Clarke led the team in scoring (16.6) and rebounding (8.4) to earn First Team All-SEC honors from the league’s coaches, the 11th time a Balcomb coached player has done so. Clarke also earned first team all-conference honors from the Associated Press and All-Region recognition from the Women’s Basketball Coaches Association.

Vanderbilt won its first round game over ninth-seeded Saint Joseph’s, giving Balcomb a 10-1 record in the first round of the NCAA Tournament. The Commodores fell in the second round to top-seeded Connecticut, capping the season at 21-12.

Balcomb started at Vanderbilt in 2002 and wasted no time in implementing her own style of winning. Working to transition veteran players into a new system while building new team chemistry, Balcomb’s first year saw the Commodores win six of their last seven regular season games, earn an NCAA Tournament berth, and lead the nation in field goal percentage (51.3) against the fourth toughest schedule in the country. She was named a finalist for the Naismith Coach of the Year award.

In 2003-04, Balcomb led the Commodores to their fourth Southeastern Conference Tournament title. She masterfully balanced strong upper-class leadership with exciting freshmen talent, winning 10 consecutive games and advancing to the program’s 11th Sweet 16 appearance. One year later, her team made its second consecutive trip to the NCAA Sweet 16. The Commodores posted the most wins (10) in the program’s history in Southeastern Conference play finishing with a 10-4 record.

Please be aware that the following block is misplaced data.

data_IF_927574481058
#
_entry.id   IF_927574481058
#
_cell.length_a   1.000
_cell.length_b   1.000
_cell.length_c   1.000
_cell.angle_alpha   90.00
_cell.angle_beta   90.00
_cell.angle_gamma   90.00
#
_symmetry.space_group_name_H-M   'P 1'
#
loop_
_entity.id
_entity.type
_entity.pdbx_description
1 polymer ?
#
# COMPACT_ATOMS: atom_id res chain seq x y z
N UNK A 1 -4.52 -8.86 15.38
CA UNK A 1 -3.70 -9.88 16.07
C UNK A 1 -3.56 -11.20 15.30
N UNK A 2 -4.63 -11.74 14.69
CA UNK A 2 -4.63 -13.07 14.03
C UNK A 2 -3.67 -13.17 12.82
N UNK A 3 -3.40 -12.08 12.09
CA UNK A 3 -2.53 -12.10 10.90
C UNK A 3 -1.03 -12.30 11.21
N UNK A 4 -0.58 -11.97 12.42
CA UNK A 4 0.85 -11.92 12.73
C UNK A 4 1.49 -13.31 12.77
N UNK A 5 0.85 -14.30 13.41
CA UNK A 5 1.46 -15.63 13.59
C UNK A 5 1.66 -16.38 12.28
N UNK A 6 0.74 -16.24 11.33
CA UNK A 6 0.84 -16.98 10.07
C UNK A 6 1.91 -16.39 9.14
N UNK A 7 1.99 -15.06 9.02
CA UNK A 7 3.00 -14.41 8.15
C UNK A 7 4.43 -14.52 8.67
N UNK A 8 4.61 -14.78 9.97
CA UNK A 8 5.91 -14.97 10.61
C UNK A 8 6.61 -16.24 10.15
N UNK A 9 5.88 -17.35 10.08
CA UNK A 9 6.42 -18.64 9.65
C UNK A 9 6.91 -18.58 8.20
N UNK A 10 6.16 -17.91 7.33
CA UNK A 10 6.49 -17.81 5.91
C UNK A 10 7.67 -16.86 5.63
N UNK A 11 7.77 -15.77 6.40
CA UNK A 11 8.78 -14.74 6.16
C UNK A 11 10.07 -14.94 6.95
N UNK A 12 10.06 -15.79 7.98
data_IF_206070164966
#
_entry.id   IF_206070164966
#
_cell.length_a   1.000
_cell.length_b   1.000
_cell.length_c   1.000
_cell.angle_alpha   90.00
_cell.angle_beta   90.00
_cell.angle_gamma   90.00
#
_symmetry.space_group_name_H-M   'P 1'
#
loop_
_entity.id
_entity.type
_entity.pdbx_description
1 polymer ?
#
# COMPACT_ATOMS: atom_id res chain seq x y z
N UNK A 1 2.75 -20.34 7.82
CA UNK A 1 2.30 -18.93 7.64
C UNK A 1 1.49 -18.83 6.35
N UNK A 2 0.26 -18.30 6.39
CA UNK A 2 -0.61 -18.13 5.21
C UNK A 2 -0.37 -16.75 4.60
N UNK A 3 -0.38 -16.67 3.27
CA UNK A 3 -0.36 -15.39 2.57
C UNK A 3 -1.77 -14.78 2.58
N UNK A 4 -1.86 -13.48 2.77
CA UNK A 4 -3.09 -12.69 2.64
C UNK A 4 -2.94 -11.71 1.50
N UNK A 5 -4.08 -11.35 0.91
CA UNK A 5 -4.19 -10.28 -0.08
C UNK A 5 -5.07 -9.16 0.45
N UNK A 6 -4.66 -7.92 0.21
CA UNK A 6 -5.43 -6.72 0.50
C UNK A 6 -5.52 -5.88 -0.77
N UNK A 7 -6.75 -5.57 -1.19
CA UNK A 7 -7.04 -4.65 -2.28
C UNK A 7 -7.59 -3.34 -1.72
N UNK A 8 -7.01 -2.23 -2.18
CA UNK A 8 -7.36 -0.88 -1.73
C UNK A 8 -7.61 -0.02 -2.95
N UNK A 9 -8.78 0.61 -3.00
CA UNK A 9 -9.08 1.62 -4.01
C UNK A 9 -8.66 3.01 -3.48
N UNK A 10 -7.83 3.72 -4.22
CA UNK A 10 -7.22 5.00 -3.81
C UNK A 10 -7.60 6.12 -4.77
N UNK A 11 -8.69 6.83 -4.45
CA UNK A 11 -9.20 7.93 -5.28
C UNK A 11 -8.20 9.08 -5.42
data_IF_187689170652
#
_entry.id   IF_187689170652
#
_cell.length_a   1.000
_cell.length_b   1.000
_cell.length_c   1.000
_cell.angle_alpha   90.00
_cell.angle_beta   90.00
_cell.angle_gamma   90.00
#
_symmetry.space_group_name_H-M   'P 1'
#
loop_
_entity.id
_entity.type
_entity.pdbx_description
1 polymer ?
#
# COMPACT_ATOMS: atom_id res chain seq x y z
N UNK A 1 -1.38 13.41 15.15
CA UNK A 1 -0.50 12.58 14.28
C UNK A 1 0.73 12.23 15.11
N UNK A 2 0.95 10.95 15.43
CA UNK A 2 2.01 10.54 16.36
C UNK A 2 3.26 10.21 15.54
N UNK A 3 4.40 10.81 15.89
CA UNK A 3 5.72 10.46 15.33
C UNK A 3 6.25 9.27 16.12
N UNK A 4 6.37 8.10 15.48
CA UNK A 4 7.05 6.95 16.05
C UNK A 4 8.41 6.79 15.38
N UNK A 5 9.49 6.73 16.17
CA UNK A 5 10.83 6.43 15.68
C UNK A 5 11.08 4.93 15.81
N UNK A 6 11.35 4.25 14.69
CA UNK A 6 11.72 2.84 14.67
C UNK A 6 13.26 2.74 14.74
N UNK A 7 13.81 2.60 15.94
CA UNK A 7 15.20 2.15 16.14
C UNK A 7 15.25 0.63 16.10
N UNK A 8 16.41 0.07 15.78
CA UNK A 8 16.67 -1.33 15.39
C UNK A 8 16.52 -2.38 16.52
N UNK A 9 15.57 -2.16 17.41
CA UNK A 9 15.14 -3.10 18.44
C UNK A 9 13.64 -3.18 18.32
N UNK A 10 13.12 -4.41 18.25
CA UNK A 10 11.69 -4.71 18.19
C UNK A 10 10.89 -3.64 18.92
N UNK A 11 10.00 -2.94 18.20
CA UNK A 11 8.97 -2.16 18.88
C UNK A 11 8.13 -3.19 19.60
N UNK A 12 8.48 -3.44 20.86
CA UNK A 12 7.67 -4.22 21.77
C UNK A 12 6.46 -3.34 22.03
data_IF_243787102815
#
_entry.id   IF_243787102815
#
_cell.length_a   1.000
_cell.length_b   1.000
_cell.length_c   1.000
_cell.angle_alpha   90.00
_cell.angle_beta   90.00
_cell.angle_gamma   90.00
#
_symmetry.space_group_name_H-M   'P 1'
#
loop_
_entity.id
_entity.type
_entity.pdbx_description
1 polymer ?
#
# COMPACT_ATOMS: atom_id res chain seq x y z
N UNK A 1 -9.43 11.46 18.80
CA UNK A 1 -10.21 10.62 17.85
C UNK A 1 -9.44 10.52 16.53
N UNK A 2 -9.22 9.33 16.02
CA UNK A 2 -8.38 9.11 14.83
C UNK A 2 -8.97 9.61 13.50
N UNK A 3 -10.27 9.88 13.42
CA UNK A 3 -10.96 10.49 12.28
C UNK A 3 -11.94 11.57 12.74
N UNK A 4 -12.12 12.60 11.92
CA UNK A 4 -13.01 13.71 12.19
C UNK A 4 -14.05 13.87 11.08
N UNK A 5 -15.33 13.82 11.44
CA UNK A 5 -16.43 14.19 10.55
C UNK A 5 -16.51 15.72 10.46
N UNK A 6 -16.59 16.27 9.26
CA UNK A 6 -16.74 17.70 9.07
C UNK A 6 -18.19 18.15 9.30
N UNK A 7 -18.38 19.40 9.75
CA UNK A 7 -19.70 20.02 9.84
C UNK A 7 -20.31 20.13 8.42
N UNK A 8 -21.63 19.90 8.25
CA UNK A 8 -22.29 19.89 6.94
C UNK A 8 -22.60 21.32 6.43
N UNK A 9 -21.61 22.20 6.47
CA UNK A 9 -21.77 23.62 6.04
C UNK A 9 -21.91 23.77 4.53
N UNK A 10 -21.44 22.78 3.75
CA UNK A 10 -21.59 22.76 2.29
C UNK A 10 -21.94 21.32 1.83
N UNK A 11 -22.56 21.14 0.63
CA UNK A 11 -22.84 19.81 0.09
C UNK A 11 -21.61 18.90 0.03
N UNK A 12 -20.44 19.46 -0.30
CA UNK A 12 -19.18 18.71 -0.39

The Commodores were ranked seventh in the final AP poll of the 2006-07 season, and earned a No. 2 seed in the NCAA Tournament after winning another SEC Tournament title. That Vanderbilt squad was the nation’s best three-point shooting team, and ranked among the top 10 in points scored. The team’s 28-6 mark was the best record for a VU squad in 14 years.

The 2008 season was also one of Balcomb’s most impressive coaching jobs. Despite graduating three All-SEC seniors, she led the Commodores to a 25-9 record and the school’s 13th appearance in the NCAA sweet 16, all with two freshmen and no seniors in the starting lineup.

In 2009, Vanderbilt won its sixth SEC Tournament title, the third for Balcomb in the last six years. The team also advanced to the NCAA Sweet 16 for the 14th time in school history — Balcomb’s fourth trip with the Commodores. Vanderbilt finished the year ranked No. 8 in the ESPN/USA Today Coaches Poll after narrowly missing an upset of No. 1 seed Maryland in the Raleigh Regional Semifinal.